Pillows are an interesting concept. I slept without one for quite some time, and then years later I can’t tell you how I did that. My neck must have just disappeared? I honestly have no idea. You can go to Target and find cheap pillows and then go to Bed Bath and Beyond and see something that has gel in it which costs four times as much. Pillows should be replaced about every six months or so, which I’m guessing very few people do no matter what they tell you. Of course, that may just be the recommendation of the National Assn to Sell More Pillows, I have no idea, I didn’t do the research.
Just like any consumer purchase, it can be hard to determine what someone may need. Down, foam, synthetic, cotton: most people face way too many choices a day to begin to sort out what is best for their head and neck. They could ball up a sweatshirt and use that just as easily and save themselves from the internal torment of trying to decide between the $20 and the $30 pillow. Making it easy for people to decide on something would be ideal. Especially figuring out how to encourage them to change their pillow out more often. Showing them how they become infested with dust and how they lose their form quickly could be a good way to go.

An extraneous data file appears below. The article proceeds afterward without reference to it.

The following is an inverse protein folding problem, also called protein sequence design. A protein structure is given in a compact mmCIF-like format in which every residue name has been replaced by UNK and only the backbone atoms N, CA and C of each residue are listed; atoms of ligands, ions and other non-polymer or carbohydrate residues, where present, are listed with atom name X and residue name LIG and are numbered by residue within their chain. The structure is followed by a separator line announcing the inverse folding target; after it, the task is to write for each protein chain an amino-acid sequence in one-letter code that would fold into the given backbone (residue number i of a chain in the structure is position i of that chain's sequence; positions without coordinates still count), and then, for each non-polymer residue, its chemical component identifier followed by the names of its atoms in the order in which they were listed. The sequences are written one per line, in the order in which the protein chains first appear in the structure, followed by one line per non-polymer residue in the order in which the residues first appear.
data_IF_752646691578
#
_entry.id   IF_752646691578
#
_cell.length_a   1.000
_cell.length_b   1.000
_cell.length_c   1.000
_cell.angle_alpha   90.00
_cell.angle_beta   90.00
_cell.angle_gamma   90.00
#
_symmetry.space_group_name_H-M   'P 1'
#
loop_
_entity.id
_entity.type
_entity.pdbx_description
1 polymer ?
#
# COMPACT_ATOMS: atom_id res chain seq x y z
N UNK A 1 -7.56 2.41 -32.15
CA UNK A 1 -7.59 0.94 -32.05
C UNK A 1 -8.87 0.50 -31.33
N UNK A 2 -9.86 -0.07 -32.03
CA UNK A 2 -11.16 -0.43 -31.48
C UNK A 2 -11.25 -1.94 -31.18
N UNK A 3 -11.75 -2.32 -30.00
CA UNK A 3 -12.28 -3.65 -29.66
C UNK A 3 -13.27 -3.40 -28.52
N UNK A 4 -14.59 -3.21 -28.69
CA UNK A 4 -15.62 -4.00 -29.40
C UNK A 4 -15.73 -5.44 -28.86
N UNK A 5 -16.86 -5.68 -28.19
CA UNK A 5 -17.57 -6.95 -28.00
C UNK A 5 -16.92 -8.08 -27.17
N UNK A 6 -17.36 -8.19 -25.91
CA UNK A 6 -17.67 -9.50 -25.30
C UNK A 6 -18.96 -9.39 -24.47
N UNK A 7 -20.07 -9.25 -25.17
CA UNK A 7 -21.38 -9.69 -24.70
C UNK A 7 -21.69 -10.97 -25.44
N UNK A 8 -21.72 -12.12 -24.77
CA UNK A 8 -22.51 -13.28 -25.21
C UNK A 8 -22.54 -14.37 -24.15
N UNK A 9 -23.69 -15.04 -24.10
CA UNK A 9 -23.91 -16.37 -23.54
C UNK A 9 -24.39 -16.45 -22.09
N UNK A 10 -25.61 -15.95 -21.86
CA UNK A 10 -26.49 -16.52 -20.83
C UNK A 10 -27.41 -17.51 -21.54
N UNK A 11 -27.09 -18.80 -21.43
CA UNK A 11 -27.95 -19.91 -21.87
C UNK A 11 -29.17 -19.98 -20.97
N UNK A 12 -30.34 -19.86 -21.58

Eddie Bauer, Garnet Hill, and Sleep Number typically show up for the best pillows for your neck and shoulders, but at prices showing up routinely at around $100, it’s just unreasonable to expect the average person to spend that much every six months for every pillow they own in their home. Our featured mattress brands tend to have some high-ratings themselves too. You can see why this would be a profitable market for the right person.